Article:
Wednesday, August 4

IGN plays Reach. Bastards.

Here's the first of a two pager on IGN's experience with a hands on go at Halo: Reach. These stories are coming htick and fast now...

As I headed up to Bungie's studio to get my first crack at the campaign for Halo: Reach, it was with mixed emotions. Crafting a prequel to a well-established and beloved entertainment property is a difficult task – one that can easily go awry. Just ask George Lucas. And so I sat in the cab moving towards Kirkland, Wash., both excited and filled with questions. Would Bungie's Halo swan-song meet expectations? Can Microsoft hope to continue the franchise after Bungie moves on to other projects? How could Bungie inject drama and fear into a game that takes place on a planet many Halo fans know is doomed to destruction?

I don't have answers to all of those questions yet, even after playing through roughly three levels of the near-final Halo: Reach. What I do know now is that Halo: Reach is going to make just about everybody sit up and take notice. It's moody and dark, exciting and beautiful. It feels like Bungie has come full circle in its Halo journey, returning to the moments when Halo: Combat Evolved took place and even pulling in a bit of design inspiration from the franchise's infancy. 
I'll do my best to keep this preview as spoiler-free as possible, but those sensitive to such things should know that it's probably best to avoid reading just about everything campaign related from this moment through Halo: Reach's release date on September 14.

Consider yourself warned, minor spoilers will find their way into this article. 

After a quick introduction, Bungie let me and a small group of journalists loose to play for the morning. We wouldn't start at the beginning of Halo: Reach, however. Instead our taste of the campaign would begin with the third mission, titled Nightfall. I chose to play as a female version of Noble 6 -- a largely cosmetic choice as the story and player abilities are unaffected -- and found myself set in a craggy moraine with Jun, the sniper of Noble Team, at my side.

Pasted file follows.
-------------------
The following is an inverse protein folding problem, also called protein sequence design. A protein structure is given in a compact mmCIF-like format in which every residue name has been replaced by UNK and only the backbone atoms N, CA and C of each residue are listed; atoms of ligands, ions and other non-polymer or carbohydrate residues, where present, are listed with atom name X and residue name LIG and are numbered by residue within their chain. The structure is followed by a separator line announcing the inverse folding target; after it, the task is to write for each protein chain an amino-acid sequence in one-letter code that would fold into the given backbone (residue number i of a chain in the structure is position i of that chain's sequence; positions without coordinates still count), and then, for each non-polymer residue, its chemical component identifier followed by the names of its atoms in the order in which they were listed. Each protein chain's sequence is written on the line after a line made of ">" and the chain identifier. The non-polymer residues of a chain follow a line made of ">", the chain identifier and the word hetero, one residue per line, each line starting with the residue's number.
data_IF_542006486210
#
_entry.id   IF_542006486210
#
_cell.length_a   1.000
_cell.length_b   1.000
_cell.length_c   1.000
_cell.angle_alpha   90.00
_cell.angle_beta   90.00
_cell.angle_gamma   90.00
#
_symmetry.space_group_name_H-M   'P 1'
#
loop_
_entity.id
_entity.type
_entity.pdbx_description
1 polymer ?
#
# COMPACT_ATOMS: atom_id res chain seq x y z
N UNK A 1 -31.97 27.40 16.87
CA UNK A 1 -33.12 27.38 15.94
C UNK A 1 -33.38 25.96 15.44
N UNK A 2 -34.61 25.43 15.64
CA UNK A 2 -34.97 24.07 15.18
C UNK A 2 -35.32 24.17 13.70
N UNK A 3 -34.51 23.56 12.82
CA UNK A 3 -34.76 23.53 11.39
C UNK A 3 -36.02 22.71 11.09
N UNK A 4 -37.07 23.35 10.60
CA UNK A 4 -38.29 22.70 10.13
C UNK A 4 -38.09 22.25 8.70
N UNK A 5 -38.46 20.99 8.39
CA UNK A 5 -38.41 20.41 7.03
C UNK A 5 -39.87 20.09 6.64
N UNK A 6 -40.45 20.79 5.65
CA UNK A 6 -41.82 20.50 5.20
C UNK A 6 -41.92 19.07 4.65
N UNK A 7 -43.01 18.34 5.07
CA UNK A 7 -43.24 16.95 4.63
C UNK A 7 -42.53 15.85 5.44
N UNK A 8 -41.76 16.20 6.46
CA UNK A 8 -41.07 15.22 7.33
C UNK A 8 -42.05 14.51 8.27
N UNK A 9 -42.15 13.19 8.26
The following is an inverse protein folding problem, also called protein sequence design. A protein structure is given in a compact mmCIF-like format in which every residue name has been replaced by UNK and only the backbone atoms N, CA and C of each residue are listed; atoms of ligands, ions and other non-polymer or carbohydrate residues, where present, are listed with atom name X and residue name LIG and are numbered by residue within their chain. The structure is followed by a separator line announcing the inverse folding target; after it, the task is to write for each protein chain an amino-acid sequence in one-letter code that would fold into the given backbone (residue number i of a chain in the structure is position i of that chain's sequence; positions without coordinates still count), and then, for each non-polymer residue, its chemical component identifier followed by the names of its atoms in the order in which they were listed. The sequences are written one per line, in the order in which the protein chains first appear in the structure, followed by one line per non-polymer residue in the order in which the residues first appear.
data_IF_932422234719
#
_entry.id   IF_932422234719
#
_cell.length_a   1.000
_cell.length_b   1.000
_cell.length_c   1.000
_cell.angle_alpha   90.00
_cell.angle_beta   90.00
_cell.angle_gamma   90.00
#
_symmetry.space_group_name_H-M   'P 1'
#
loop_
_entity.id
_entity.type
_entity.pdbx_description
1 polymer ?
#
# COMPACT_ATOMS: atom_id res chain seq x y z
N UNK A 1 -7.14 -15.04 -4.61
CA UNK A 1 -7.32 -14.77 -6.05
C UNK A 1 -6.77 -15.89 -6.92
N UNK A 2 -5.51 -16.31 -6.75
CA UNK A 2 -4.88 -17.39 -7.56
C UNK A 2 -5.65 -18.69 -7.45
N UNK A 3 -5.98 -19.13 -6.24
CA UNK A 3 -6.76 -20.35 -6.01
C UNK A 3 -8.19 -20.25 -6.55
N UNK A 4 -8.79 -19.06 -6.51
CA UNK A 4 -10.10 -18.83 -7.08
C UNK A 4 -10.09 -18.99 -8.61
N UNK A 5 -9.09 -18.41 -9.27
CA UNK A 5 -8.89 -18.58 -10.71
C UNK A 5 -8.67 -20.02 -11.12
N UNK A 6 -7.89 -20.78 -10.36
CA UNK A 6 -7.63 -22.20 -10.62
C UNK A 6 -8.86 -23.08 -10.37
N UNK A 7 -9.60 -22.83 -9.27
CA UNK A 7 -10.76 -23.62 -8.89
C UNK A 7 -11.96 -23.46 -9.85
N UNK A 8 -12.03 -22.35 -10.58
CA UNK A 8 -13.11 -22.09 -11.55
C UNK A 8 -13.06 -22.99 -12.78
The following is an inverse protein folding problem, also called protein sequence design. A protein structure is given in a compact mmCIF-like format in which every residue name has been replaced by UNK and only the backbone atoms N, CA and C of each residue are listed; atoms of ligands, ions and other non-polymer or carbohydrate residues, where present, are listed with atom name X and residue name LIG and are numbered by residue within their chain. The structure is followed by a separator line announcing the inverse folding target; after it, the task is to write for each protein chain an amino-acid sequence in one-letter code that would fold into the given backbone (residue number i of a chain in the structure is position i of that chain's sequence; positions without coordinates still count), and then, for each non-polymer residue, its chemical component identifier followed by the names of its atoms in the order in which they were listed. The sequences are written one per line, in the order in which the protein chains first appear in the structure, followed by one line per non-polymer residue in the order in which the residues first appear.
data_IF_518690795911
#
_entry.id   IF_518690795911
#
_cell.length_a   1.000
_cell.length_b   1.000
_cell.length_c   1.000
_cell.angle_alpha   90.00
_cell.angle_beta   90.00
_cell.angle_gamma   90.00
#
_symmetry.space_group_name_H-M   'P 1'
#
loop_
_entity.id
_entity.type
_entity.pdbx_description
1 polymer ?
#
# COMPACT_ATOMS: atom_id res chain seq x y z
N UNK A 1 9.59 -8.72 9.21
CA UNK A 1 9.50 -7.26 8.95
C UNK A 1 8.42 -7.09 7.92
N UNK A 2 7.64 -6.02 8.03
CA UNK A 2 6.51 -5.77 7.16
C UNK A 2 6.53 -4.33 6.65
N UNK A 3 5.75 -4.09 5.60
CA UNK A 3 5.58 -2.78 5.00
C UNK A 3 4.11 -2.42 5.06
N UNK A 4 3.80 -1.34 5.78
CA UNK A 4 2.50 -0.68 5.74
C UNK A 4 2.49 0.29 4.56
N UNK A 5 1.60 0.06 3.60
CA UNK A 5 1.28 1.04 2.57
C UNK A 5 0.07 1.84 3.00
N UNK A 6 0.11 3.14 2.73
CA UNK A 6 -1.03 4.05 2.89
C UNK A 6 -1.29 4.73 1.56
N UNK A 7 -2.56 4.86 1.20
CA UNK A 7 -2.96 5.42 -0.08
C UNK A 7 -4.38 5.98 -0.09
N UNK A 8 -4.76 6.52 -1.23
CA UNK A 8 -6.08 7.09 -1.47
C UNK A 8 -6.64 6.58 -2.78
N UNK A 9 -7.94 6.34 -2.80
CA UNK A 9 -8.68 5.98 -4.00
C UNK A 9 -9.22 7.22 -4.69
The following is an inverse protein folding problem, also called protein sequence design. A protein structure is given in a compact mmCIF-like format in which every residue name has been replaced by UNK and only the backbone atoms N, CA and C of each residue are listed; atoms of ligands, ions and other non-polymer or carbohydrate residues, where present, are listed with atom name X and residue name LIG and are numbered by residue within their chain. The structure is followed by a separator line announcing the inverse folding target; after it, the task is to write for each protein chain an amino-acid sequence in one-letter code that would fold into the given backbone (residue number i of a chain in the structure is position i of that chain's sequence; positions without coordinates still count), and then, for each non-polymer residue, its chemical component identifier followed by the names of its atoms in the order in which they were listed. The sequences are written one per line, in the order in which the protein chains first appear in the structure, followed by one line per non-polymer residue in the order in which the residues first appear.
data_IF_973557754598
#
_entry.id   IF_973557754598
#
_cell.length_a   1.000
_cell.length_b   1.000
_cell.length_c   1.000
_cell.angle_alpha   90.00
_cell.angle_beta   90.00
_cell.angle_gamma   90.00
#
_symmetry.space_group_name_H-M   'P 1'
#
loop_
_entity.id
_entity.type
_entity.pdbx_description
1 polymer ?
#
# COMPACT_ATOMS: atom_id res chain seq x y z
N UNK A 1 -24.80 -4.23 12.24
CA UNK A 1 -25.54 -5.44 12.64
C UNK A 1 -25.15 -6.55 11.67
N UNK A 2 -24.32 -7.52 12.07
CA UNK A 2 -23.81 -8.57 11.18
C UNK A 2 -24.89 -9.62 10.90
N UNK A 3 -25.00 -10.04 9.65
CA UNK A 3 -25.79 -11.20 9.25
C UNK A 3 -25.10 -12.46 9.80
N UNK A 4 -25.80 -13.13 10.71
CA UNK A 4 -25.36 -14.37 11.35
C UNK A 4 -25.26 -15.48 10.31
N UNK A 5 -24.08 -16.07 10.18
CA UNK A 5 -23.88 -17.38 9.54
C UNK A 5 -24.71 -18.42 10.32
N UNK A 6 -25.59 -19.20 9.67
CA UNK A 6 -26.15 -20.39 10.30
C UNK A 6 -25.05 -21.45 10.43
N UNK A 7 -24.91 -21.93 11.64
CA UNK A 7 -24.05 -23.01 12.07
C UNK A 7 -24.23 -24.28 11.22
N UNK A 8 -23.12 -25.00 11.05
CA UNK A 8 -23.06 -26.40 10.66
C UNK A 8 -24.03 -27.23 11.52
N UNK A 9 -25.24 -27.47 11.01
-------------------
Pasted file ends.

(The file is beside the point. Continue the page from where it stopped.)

The whole Noble Team won't always be a solitary unit; they'll split up as the missions call for specific skills. But even when apart, radio communications keep the team on the same page, as does the new AI construct known as Auntie Dot. 

Unlike the multiplayer game, you won't be able to change armor abilities at will. Each mission opens with a default armor ability and in order to change you'll have to find little pickups scattered along the way. This allows Bungie to better script gameplay moments, a difficult task already, given the open nature of each level's design. This first mission felt like a throwback to the Truth and Reconcilliation level from Halo: Combat Evolved, only brought into the new generation with gorgeous backdrops, huge playing fields, and nasty artificial intelligence. 

Nightfall reintroduced me to some old foes like the Hunter, Jackal, Grunt and Elite, but it also gave me a look at some new iterations of those enemies and offered a stark reminder that Reach is an alien planet. Shortly after watching the neck-stab assassination animation that comes from sneaking up on a Jackal, I ran into some of the indigenous creatures that call Reach home. The ostrich-like Moa doesn't offer any threat, and sadly can't be ridden. The Gueta, a gigantic troll-like beast…well you might want to make sure you have some firepower on hand when these guys rumble through. 

No comments: